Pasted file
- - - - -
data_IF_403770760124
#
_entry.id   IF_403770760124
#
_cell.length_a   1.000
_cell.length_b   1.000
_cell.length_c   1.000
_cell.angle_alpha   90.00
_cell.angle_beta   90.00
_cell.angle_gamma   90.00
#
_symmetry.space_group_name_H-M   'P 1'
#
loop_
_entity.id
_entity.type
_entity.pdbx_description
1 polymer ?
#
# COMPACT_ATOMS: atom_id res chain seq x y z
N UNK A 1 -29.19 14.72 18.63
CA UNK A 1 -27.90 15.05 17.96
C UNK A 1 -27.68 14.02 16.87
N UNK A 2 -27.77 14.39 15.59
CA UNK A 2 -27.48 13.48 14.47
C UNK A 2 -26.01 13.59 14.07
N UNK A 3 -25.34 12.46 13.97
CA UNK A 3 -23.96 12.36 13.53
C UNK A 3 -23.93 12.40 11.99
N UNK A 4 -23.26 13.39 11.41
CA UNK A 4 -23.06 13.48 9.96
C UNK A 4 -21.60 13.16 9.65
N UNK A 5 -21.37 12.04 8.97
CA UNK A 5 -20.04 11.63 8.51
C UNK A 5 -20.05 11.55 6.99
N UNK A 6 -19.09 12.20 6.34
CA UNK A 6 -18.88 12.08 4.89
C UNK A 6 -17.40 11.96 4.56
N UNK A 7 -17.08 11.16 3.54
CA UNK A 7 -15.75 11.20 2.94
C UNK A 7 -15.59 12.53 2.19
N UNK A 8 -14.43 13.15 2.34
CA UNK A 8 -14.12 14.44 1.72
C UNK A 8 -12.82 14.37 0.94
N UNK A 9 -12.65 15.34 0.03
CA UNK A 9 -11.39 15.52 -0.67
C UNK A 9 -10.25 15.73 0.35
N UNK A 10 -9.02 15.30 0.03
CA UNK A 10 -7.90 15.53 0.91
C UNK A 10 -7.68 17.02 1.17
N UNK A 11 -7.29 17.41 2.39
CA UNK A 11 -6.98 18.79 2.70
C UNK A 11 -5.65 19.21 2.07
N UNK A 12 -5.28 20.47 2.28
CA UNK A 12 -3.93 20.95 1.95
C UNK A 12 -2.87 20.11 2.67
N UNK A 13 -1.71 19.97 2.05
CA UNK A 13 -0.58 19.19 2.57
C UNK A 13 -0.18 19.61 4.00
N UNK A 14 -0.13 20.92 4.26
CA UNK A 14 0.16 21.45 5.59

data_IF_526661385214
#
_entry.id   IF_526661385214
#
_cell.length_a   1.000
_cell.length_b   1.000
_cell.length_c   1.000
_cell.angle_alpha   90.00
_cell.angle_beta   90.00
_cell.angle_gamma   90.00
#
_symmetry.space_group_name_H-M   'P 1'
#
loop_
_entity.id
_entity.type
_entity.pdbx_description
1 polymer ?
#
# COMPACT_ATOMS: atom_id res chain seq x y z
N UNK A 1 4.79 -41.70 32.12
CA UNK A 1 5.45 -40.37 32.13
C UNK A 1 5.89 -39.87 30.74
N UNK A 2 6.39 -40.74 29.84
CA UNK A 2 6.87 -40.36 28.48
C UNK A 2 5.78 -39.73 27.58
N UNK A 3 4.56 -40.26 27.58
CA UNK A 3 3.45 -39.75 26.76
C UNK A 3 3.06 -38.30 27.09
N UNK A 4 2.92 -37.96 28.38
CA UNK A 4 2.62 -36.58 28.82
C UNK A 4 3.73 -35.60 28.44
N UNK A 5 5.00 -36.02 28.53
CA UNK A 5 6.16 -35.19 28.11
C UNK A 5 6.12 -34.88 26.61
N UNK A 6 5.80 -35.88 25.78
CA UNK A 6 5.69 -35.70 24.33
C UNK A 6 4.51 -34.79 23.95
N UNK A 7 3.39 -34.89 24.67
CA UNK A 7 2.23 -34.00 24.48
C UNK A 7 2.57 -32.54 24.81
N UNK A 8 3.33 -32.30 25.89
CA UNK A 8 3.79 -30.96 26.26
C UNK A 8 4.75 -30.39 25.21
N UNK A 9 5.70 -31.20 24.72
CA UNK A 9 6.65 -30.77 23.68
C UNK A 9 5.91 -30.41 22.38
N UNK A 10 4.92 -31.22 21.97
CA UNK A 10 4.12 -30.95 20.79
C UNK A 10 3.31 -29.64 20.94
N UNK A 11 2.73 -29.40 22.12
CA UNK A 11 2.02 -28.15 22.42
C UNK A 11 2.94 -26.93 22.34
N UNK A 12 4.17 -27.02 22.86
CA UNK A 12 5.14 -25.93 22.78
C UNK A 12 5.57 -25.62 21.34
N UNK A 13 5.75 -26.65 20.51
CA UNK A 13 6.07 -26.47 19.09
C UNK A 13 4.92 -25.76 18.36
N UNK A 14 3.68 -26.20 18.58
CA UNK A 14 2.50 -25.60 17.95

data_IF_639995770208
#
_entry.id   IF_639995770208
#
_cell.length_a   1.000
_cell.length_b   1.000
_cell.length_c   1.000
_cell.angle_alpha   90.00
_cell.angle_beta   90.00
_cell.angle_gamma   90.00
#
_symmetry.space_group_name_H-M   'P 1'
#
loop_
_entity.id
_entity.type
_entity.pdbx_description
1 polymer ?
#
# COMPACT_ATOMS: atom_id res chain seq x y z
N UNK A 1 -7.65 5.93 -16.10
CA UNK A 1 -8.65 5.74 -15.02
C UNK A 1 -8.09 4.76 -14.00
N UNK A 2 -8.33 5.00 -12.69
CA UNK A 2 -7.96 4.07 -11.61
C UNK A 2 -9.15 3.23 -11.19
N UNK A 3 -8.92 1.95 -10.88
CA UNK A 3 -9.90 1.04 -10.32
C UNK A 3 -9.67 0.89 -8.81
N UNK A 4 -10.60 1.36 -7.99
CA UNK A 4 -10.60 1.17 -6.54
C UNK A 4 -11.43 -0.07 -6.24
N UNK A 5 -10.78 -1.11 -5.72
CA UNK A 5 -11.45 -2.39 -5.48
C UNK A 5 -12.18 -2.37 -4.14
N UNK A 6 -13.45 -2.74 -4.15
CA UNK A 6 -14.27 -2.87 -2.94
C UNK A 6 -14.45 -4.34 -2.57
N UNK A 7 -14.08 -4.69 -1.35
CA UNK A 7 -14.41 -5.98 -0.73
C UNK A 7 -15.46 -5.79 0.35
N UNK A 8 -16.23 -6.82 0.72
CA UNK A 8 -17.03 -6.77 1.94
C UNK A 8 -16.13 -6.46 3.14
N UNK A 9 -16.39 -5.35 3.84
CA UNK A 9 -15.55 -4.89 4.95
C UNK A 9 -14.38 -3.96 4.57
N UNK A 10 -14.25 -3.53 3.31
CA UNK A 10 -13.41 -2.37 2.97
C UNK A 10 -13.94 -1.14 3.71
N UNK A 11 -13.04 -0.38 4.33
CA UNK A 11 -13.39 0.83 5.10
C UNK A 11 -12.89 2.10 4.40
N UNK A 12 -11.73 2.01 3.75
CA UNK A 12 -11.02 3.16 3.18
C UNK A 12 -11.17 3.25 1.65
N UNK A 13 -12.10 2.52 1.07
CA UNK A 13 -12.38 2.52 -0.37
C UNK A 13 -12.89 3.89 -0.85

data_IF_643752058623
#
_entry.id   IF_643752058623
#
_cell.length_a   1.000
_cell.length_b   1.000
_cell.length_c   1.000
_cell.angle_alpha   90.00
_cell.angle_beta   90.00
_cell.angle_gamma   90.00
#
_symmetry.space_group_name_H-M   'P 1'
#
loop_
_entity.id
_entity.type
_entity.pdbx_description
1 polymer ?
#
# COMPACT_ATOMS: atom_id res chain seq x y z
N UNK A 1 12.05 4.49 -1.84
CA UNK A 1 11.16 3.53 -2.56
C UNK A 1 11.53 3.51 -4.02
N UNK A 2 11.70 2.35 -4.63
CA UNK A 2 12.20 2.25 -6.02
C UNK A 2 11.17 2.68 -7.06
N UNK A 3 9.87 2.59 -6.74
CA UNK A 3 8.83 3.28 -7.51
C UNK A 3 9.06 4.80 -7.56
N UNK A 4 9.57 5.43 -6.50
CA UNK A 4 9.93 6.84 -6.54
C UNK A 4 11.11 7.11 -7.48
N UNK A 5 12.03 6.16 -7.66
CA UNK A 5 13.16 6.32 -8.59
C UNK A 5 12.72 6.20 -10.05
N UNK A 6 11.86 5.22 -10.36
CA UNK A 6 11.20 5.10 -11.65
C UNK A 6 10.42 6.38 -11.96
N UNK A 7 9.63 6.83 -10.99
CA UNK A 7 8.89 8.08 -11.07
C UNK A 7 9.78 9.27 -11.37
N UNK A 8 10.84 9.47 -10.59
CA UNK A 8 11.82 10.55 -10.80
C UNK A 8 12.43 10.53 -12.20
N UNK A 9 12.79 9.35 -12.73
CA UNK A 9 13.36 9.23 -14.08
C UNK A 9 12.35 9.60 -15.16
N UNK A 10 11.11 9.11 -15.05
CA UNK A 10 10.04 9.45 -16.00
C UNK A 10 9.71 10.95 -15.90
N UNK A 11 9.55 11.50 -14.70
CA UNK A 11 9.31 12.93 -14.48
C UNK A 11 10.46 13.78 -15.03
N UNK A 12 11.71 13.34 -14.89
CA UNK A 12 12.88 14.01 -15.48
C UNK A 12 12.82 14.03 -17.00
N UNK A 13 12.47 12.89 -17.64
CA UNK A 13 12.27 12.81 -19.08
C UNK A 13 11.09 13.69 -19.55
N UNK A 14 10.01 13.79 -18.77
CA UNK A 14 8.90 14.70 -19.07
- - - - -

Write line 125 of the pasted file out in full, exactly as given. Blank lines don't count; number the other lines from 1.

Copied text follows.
_entry.id   IF_639995770208